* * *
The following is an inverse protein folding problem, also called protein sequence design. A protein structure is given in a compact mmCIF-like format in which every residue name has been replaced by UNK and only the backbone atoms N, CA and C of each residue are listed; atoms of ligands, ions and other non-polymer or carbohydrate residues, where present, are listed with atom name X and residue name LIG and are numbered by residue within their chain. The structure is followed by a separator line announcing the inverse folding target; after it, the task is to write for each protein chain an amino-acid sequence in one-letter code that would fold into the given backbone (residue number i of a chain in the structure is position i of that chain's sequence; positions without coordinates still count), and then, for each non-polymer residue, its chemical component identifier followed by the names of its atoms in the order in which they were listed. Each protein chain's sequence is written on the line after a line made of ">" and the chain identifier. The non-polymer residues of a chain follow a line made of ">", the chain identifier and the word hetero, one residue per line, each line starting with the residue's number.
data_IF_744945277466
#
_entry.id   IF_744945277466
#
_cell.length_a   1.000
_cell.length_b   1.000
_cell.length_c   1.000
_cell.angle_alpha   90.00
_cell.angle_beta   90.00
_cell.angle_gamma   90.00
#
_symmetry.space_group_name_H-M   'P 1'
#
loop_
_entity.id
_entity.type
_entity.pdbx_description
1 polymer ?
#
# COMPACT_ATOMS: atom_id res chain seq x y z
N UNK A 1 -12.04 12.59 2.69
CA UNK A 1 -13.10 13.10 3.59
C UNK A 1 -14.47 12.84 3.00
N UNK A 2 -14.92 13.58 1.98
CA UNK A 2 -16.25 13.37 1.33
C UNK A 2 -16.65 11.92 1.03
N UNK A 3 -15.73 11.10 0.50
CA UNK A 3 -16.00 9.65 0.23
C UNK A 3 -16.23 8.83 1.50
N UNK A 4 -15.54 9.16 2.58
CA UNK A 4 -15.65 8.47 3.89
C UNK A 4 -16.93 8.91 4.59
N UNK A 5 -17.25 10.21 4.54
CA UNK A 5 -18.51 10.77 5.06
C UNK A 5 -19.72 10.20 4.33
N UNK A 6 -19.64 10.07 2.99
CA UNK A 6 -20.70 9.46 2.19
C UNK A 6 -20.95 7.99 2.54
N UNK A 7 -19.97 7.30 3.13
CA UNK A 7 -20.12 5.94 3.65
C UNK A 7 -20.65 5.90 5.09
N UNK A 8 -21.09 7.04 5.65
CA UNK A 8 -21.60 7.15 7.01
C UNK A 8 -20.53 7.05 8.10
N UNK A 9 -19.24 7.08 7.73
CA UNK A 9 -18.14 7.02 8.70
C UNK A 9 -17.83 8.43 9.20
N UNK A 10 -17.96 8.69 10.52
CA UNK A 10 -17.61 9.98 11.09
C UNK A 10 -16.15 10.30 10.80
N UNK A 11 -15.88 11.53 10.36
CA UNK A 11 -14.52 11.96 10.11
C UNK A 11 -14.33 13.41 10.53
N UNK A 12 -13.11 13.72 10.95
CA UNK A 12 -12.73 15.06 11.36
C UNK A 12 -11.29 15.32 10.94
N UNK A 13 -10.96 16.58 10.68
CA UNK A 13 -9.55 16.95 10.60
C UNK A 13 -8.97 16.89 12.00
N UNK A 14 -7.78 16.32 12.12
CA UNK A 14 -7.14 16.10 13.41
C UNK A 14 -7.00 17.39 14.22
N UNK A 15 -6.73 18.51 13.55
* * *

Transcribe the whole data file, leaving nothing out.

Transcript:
The following is an inverse protein folding problem, also called protein sequence design. A protein structure is given in a compact mmCIF-like format in which every residue name has been replaced by UNK and only the backbone atoms N, CA and C of each residue are listed; atoms of ligands, ions and other non-polymer or carbohydrate residues, where present, are listed with atom name X and residue name LIG and are numbered by residue within their chain. The structure is followed by a separator line announcing the inverse folding target; after it, the task is to write for each protein chain an amino-acid sequence in one-letter code that would fold into the given backbone (residue number i of a chain in the structure is position i of that chain's sequence; positions without coordinates still count), and then, for each non-polymer residue, its chemical component identifier followed by the names of its atoms in the order in which they were listed. Each protein chain's sequence is written on the line after a line made of ">" and the chain identifier. The non-polymer residues of a chain follow a line made of ">", the chain identifier and the word hetero, one residue per line, each line starting with the residue's number.
data_IF_744945277466
#
_entry.id   IF_744945277466
#
_cell.length_a   1.000
_cell.length_b   1.000
_cell.length_c   1.000
_cell.angle_alpha   90.00
_cell.angle_beta   90.00
_cell.angle_gamma   90.00
#
_symmetry.space_group_name_H-M   'P 1'
#
loop_
_entity.id
_entity.type
_entity.pdbx_description
1 polymer ?
#
# COMPACT_ATOMS: atom_id res chain seq x y z
N UNK A 1 -12.04 12.59 2.69
CA UNK A 1 -13.10 13.10 3.59
C UNK A 1 -14.47 12.84 3.00
N UNK A 2 -14.92 13.58 1.98
CA UNK A 2 -16.25 13.37 1.33
C UNK A 2 -16.65 11.92 1.03
N UNK A 3 -15.73 11.10 0.50
CA UNK A 3 -16.00 9.65 0.23
C UNK A 3 -16.23 8.83 1.50
N UNK A 4 -15.54 9.16 2.58
CA UNK A 4 -15.65 8.47 3.89
C UNK A 4 -16.93 8.91 4.59
N UNK A 5 -17.25 10.21 4.54
CA UNK A 5 -18.51 10.77 5.06
C UNK A 5 -19.72 10.20 4.33
N UNK A 6 -19.64 10.07 2.99
CA UNK A 6 -20.70 9.46 2.19
C UNK A 6 -20.95 7.99 2.54
N UNK A 7 -19.97 7.30 3.13
CA UNK A 7 -20.12 5.94 3.65
C UNK A 7 -20.65 5.90 5.09
N UNK A 8 -21.09 7.04 5.65
CA UNK A 8 -21.60 7.15 7.01
C UNK A 8 -20.53 7.05 8.10
N UNK A 9 -19.24 7.08 7.73
CA UNK A 9 -18.14 7.02 8.70
C UNK A 9 -17.83 8.43 9.20
N UNK A 10 -17.96 8.69 10.52
CA UNK A 10 -17.61 9.98 11.09
C UNK A 10 -16.15 10.30 10.80
N UNK A 11 -15.88 11.53 10.36
CA UNK A 11 -14.52 11.96 10.11
C UNK A 11 -14.33 13.41 10.53
N UNK A 12 -13.11 13.72 10.95
CA UNK A 12 -12.73 15.06 11.36
C UNK A 12 -11.29 15.32 10.94
N UNK A 13 -10.96 16.58 10.68
CA UNK A 13 -9.55 16.95 10.60
C UNK A 13 -8.97 16.89 12.00
N UNK A 14 -7.78 16.32 12.12
CA UNK A 14 -7.14 16.10 13.41
C UNK A 14 -7.00 17.39 14.22
N UNK A 15 -6.73 18.51 13.55